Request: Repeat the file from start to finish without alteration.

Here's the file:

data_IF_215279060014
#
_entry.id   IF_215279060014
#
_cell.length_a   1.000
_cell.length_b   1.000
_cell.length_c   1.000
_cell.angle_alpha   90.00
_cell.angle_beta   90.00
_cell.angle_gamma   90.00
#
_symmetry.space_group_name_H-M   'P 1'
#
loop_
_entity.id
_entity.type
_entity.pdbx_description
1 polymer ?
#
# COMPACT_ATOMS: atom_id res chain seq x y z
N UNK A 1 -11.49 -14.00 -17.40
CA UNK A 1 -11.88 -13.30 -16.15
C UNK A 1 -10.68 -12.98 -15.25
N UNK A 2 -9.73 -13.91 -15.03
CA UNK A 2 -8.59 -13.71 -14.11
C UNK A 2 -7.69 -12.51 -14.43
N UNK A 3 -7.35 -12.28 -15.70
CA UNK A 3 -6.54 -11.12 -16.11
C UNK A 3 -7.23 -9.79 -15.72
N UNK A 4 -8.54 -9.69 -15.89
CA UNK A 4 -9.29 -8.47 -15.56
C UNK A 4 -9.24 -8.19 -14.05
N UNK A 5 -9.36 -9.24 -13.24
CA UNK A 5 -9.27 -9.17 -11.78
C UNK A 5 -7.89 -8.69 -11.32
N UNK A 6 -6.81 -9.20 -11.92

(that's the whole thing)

data_IF_215279060014
#
_entry.id   IF_215279060014
#
_cell.length_a   1.000
_cell.length_b   1.000
_cell.length_c   1.000
_cell.angle_alpha   90.00
_cell.angle_beta   90.00
_cell.angle_gamma   90.00
#
_symmetry.space_group_name_H-M   'P 1'
#
loop_
_entity.id
_entity.type
_entity.pdbx_description
1 polymer ?
#
# COMPACT_ATOMS: atom_id res chain seq x y z
N UNK A 1 -11.49 -14.00 -17.40
CA UNK A 1 -11.88 -13.30 -16.15
C UNK A 1 -10.68 -12.98 -15.25
N UNK A 2 -9.73 -13.91 -15.03
CA UNK A 2 -8.59 -13.71 -14.11
C UNK A 2 -7.69 -12.51 -14.43
N UNK A 3 -7.35 -12.28 -15.70
CA UNK A 3 -6.54 -11.12 -16.11
C UNK A 3 -7.23 -9.79 -15.72
N UNK A 4 -8.54 -9.69 -15.89
CA UNK A 4 -9.29 -8.47 -15.56
C UNK A 4 -9.24 -8.19 -14.05
N UNK A 5 -9.36 -9.24 -13.24
CA UNK A 5 -9.27 -9.17 -11.78
C UNK A 5 -7.89 -8.69 -11.32
N UNK A 6 -6.81 -9.20 -11.92